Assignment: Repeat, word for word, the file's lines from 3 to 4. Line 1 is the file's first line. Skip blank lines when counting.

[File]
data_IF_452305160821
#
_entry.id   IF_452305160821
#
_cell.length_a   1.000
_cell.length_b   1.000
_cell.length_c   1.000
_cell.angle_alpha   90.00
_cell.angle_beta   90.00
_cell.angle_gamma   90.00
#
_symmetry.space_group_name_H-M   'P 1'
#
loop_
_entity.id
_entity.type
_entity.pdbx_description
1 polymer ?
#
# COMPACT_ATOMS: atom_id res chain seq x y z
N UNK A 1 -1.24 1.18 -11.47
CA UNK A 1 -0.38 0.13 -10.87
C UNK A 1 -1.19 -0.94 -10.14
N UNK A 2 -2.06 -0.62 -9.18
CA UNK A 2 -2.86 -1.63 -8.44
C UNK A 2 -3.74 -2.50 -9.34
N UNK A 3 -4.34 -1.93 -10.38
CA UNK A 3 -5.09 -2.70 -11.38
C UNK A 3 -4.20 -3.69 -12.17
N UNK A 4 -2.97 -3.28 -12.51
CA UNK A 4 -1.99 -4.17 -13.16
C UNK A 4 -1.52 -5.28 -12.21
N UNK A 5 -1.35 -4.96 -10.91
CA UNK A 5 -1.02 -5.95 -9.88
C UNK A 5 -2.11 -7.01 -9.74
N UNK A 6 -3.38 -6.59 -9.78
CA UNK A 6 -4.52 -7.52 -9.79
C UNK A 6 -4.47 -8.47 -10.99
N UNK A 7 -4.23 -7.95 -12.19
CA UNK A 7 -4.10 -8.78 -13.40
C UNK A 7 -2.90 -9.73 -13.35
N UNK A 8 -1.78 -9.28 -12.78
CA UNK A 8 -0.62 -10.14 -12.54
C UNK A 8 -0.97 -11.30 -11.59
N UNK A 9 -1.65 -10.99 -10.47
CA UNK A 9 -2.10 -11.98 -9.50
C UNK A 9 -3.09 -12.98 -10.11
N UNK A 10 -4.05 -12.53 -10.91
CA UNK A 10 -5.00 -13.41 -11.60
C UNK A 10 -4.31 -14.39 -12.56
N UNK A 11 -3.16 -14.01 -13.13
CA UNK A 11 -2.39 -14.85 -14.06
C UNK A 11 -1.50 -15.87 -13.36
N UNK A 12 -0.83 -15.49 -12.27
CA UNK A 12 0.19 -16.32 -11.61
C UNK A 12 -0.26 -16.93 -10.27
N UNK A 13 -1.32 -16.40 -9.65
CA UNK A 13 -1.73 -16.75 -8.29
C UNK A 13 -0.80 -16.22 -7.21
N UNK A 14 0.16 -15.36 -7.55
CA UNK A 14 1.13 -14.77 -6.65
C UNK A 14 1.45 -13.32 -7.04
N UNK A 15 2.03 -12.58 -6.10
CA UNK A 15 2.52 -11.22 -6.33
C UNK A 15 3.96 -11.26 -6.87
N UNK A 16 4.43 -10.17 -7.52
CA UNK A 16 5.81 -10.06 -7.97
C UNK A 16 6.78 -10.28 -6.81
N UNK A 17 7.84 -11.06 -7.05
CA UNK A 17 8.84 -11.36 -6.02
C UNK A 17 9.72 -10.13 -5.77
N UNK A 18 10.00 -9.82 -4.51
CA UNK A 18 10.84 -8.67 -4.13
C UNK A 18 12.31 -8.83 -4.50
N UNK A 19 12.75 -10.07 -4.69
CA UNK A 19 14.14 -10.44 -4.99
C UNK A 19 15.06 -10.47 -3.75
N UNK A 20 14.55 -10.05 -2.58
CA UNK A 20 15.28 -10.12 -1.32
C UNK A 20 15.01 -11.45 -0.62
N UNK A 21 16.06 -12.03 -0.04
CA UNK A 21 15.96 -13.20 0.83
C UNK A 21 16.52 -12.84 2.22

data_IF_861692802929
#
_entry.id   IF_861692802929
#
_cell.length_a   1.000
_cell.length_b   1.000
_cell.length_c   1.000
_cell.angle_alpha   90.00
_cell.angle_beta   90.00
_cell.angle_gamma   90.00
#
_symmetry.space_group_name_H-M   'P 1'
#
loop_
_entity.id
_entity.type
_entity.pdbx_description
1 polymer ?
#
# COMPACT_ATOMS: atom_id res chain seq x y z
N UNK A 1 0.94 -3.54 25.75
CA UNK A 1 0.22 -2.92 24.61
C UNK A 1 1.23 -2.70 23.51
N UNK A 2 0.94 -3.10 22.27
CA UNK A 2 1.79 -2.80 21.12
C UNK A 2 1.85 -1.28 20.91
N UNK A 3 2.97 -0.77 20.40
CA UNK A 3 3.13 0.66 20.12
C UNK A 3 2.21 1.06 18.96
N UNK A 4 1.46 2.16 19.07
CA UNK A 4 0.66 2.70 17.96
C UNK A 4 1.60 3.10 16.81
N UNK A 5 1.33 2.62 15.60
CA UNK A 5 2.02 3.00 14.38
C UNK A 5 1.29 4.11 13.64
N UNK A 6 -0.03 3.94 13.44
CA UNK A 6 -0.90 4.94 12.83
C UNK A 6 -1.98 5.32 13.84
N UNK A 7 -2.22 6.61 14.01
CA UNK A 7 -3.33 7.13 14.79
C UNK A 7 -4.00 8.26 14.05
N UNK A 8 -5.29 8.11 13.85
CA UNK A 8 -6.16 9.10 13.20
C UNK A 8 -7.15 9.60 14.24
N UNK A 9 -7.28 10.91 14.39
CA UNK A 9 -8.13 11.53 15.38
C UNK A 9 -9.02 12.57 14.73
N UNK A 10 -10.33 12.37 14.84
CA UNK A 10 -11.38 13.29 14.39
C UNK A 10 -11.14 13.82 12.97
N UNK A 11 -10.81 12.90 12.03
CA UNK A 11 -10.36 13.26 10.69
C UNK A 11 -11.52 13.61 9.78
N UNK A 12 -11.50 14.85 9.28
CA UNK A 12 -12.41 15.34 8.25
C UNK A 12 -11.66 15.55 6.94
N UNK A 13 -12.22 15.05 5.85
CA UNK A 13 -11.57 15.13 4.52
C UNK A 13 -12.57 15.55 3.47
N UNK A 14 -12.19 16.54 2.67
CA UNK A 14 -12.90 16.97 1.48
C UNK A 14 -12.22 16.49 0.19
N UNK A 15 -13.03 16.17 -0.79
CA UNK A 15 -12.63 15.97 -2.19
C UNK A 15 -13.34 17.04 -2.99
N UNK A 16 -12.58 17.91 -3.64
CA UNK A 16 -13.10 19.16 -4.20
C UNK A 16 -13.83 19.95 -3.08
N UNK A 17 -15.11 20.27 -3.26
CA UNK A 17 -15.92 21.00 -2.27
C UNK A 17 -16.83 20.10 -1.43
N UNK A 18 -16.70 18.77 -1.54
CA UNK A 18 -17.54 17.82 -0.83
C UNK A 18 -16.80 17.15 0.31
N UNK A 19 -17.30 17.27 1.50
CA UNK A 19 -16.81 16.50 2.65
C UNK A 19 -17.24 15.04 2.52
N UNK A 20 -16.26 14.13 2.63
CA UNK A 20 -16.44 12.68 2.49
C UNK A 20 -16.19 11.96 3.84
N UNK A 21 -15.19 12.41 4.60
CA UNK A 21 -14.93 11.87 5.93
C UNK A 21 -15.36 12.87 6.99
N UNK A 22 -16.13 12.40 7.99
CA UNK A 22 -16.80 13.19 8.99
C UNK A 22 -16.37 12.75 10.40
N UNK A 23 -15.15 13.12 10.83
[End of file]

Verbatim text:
_entry.id   IF_452305160821
#